An American in Dublin: Exploring Gay Life Over the Rainbow

12.3.2013

By Jeffrey Hartinger

Relaxed and well-read Irish gays are far removed from their American counterparts, finds one writer visiting the Emerald Isle.

Exploring the first day by foot, I soon put away my map and walked aimlessly. I walked through Trinity College Dublin, and a few blocks over, checked out the Oscar Wilde statue in Merrion Square Park. The statue of the iconic gay writer was sprawled back on a huge rock. As a fan of the author, his statue definitely did him justice.

After six hours of exploring, my first Guinness (let it settle!) and some dinner at a random pub, I made my way to my first gay bar of my trip: Panti Bar, a club not too far from my hostel in Smithfield Square.

I ordered a pint and made my way over to another guy who was alone. After much travel within the U.S., and relocating a few times to big cities after college graduation in Buffalo, I realized that this approach is the best if you happen to be out by yourself; your anxiety will just keep building as time presses forward, so just take a swig (or two) and go talk to someone.

Luckily, the men I talked with throughout the night were receptive, funny, and insightful. Sometimes in the U.S. — especially gay bars in “hip” cities such as Los Angeles and New York — interaction seems to be closed off to your circle of friends. The same holds true for many straight bars. During my week in Ireland, this couldn’t be farther from the truth. Every conversation draws you in; as if it’s the most important chat you will have all night.

After a drag show and a few drinks, I was ready to check out another bar in the area. I made my way over to The George, a ten or fifteen-minute walk on the other side of the river, which is a massive, two-story dance club. Fog, dance music, and clusters of men; nothing that wouldn’t set it apart from any other big-city gay club, but the clientele seemed more tame, so to speak. There wasn’t much pushing or rude looks when one made their way through the crowd to order a drink at the bar, nor did there appear to be big groups with judgmental eyes scattered throughout.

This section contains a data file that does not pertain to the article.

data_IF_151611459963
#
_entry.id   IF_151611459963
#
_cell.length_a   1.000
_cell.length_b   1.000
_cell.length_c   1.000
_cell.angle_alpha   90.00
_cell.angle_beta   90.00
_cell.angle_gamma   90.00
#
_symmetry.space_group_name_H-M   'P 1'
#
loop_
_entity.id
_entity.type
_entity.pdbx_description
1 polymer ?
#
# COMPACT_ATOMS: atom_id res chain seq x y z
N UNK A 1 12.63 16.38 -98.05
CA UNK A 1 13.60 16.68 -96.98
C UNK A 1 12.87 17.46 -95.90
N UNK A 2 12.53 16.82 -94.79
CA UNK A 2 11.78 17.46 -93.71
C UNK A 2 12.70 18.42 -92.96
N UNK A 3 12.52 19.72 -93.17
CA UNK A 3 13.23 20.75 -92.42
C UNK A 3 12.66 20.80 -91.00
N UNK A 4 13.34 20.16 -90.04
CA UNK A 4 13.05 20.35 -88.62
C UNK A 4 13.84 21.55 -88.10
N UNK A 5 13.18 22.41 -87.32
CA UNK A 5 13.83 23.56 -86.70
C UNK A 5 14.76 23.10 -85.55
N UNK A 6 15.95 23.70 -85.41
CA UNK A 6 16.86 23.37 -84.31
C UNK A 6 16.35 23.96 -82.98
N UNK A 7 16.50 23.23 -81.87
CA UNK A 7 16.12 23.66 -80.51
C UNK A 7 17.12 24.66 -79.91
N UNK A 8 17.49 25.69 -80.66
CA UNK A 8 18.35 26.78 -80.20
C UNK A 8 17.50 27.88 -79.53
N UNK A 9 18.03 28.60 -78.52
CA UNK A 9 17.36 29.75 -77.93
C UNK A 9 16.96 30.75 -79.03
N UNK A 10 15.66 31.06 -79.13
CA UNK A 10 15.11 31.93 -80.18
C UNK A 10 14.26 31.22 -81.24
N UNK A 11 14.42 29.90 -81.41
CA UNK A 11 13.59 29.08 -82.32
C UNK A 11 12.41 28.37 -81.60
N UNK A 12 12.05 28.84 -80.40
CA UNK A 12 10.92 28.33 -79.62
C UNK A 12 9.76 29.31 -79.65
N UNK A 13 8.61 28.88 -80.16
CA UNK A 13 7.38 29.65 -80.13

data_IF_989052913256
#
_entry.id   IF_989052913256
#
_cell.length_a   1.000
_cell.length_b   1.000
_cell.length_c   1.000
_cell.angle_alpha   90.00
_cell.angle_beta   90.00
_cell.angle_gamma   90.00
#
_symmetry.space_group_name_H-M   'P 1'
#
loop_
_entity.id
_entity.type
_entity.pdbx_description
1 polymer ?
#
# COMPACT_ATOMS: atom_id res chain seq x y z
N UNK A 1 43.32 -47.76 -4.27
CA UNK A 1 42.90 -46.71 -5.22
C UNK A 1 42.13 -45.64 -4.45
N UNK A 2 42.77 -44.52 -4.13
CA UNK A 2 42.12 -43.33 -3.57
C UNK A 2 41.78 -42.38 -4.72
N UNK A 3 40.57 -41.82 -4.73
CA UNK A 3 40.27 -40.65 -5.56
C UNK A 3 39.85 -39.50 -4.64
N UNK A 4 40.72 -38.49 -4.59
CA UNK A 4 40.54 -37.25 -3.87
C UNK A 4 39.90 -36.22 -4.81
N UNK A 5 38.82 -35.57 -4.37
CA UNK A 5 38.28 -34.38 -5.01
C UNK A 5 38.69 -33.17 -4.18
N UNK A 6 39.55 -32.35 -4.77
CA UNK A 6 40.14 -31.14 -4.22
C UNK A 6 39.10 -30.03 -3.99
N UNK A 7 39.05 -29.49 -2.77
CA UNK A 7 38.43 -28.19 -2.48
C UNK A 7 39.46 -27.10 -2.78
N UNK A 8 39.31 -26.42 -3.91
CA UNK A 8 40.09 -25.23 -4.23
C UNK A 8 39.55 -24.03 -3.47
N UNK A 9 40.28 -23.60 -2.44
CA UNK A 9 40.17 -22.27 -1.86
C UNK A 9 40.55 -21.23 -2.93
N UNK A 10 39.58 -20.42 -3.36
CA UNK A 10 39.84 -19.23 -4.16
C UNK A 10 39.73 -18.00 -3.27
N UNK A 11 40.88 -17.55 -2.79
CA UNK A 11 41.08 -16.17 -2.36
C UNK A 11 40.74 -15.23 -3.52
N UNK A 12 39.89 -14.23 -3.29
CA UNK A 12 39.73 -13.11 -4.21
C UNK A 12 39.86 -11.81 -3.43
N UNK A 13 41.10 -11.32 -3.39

“You guys are so nice here,” I said to a nice guy named Niall who I met at the previous bar. “Some bars in New York get a little crazy, especially around closing time.”

“Well, everyone needs to get to that bar sooner or later, so everyone just makes room.”

It seemed as if the whole club was flowing together. I was really enjoying myself, and my lack of sleep seemed more apparent with every sip I took. It looked like my first night was coming to a close.

“I better go back to the hostel,” I thought to myself. After some debate, I decided that one more pint and one more dance would be fine. It was my first night in Dublin, after all. The guys were nice. The guys were funny. The guys were sexy.

Eventually, the music died down, the lights come on and I caught the eye of a guy not too far from me. Since it was obvious that we were both checking each other out, we laughed, and I made my way over to where he was standing. He wasn’t necessarily my type, but I was drawn to him for some reason – and I don’t think it was the jet lag or the buzz from all my drinks.

He was a little taller than me, lanky, and he had bushy black eyebrows over dark green eyes. We exchanged names and flirted for a bit. His name was Adam and he lived not too far from the club.

We made our way outside and into scattered rain. Adam kissed me in an alley and grabbed my hand as drunks staggered out of various bars. Romance at its finest.

“Let’s grab a cab,” he said as he fished around for some coins with one hand and grabbed my hand tighter with the other. “I have enough to get us back to my flat.”

“Are you sure this is okay?” I asked, while motioning down to our clenched hands.

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